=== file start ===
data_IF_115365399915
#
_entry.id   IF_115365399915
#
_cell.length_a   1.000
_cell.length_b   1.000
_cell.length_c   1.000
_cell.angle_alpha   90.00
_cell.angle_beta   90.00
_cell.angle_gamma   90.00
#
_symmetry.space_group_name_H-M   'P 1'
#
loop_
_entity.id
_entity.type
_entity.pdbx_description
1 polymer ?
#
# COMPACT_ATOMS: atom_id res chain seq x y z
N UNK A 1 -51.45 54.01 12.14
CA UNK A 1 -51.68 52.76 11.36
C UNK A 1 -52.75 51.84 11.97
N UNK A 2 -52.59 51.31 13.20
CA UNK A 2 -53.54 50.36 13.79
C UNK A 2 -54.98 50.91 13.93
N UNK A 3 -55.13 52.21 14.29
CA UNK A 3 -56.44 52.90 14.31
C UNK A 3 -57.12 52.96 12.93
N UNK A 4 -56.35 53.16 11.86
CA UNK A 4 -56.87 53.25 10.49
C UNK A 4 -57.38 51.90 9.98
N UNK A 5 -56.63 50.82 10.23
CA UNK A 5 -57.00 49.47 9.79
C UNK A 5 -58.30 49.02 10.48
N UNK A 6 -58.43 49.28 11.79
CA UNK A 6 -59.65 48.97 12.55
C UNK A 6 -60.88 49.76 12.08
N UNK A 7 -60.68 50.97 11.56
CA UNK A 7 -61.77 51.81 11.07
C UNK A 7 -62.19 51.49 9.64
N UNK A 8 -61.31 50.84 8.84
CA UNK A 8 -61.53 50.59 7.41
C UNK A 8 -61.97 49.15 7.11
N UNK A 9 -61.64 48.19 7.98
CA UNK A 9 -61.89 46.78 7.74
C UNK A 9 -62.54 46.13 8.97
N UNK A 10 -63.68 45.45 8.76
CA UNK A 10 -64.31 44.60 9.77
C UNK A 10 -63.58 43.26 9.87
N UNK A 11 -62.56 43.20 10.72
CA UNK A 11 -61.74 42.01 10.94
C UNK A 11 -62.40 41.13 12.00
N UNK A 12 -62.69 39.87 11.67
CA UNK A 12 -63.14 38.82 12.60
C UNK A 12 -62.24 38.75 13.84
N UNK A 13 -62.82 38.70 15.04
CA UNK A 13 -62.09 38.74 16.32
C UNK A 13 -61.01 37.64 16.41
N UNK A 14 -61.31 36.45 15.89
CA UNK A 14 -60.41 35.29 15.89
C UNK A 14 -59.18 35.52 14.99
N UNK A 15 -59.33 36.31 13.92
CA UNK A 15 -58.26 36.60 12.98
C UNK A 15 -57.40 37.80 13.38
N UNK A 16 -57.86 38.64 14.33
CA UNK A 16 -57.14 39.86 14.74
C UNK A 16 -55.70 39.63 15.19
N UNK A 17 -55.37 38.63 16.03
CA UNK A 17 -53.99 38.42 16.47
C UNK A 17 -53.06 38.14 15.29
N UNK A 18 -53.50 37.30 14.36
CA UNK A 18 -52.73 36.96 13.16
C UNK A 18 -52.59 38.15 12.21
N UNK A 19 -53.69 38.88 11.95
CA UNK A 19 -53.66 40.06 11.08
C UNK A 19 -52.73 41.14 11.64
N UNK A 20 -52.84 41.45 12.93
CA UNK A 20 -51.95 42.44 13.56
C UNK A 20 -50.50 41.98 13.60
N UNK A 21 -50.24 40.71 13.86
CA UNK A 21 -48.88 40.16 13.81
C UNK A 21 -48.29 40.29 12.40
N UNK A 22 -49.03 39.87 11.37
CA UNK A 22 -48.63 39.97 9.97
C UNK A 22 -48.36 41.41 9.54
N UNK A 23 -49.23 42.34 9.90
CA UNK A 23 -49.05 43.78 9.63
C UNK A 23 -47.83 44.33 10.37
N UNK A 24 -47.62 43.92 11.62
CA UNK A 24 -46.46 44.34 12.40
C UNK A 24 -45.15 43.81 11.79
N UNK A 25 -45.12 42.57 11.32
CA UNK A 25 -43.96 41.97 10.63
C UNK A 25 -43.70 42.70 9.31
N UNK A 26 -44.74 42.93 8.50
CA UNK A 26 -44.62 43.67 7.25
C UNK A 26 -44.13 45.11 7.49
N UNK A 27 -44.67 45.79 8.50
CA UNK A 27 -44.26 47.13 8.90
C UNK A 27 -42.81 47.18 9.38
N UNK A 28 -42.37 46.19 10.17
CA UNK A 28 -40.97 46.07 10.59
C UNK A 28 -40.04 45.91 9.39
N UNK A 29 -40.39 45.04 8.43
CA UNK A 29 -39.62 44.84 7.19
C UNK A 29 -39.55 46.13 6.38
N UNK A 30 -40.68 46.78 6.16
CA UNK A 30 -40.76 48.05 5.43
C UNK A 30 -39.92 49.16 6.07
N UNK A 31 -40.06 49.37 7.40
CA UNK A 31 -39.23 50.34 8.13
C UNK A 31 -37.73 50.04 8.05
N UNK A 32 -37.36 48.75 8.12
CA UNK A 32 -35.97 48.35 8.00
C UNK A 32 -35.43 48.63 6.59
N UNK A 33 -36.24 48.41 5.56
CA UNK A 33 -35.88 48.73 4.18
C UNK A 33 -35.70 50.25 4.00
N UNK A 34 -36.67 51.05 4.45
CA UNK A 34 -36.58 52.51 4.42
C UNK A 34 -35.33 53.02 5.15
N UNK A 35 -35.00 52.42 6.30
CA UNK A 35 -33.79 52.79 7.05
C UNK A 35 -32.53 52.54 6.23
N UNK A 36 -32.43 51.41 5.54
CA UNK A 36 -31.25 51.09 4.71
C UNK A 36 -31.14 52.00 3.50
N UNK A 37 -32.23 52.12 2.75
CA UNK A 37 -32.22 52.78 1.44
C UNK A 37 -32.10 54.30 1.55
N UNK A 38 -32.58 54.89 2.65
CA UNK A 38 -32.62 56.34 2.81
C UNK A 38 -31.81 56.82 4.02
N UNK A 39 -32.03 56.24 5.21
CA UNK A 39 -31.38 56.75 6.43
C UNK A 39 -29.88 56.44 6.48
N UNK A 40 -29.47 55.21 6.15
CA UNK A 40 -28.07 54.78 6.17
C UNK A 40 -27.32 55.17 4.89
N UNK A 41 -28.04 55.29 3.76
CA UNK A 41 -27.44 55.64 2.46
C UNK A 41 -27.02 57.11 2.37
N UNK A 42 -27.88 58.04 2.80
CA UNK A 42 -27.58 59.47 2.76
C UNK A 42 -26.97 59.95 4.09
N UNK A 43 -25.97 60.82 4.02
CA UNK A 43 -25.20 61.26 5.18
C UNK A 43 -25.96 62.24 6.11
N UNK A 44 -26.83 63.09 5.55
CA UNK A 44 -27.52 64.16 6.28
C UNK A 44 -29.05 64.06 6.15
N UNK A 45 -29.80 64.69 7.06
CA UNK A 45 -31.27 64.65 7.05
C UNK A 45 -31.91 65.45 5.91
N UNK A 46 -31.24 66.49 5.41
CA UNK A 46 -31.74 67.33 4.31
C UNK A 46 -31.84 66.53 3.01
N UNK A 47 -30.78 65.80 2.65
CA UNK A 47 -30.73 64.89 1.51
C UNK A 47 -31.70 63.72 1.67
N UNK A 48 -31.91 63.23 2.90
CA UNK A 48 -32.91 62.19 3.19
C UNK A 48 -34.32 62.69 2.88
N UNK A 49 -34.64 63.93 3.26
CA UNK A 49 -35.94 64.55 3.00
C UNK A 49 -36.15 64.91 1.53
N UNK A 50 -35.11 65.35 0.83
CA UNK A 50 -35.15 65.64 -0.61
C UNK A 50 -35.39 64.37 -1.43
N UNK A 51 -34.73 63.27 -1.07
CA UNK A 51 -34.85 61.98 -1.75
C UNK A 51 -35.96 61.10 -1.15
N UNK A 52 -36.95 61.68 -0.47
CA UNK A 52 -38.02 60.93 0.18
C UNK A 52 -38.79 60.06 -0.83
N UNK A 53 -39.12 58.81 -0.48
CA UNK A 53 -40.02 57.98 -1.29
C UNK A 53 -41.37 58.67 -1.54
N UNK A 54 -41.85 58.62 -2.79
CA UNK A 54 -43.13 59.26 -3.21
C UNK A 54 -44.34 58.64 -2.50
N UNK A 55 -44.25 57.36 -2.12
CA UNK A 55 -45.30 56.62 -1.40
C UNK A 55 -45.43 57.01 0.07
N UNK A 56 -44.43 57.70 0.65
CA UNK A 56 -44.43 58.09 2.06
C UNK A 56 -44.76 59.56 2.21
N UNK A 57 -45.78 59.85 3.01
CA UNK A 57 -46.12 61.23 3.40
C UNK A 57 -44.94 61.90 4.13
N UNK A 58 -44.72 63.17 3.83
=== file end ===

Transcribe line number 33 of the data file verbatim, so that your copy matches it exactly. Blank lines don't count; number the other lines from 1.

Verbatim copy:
N UNK A 5 -56.63 50.82 10.23